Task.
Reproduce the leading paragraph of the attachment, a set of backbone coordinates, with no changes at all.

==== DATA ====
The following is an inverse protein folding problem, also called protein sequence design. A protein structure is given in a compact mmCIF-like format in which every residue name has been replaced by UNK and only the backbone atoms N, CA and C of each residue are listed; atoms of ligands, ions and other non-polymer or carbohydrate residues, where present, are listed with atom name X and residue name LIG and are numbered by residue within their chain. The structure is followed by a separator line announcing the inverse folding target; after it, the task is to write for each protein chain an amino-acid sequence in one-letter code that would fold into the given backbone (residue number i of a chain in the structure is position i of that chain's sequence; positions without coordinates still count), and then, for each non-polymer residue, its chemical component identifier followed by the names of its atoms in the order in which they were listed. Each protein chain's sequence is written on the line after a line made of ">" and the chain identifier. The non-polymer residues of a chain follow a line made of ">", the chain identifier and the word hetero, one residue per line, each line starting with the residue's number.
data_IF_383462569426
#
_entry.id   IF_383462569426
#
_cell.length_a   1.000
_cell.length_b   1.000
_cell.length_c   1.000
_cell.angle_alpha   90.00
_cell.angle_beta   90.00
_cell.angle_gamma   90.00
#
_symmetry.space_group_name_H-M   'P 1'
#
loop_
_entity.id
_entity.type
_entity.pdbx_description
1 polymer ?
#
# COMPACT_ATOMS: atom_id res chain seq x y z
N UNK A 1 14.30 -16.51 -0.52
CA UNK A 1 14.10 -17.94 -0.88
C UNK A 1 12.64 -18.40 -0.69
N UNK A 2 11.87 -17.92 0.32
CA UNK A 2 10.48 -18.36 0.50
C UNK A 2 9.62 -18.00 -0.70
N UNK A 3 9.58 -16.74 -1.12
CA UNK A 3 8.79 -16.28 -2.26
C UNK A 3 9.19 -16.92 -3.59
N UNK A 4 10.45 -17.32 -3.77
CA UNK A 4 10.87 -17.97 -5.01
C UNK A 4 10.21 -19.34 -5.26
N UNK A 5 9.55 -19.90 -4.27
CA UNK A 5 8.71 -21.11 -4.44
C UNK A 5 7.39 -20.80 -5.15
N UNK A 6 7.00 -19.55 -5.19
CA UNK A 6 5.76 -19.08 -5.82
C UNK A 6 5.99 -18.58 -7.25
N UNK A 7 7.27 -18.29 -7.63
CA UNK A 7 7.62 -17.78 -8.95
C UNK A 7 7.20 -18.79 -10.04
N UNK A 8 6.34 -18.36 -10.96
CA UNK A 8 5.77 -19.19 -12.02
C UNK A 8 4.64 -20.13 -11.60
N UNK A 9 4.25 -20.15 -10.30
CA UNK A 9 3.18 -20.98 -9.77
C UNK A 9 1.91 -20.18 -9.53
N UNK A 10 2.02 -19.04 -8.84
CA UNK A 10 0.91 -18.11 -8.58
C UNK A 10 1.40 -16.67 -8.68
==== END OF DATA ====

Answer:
The following is an inverse protein folding problem, also called protein sequence design. A protein structure is given in a compact mmCIF-like format in which every residue name has been replaced by UNK and only the backbone atoms N, CA and C of each residue are listed; atoms of ligands, ions and other non-polymer or carbohydrate residues, where present, are listed with atom name X and residue name LIG and are numbered by residue within their chain. The structure is followed by a separator line announcing the inverse folding target; after it, the task is to write for each protein chain an amino-acid sequence in one-letter code that would fold into the given backbone (residue number i of a chain in the structure is position i of that chain's sequence; positions without coordinates still count), and then, for each non-polymer residue, its chemical component identifier followed by the names of its atoms in the order in which they were listed. Each protein chain's sequence is written on the line after a line made of ">" and the chain identifier. The non-polymer residues of a chain follow a line made of ">", the chain identifier and the word hetero, one residue per line, each line starting with the residue's number.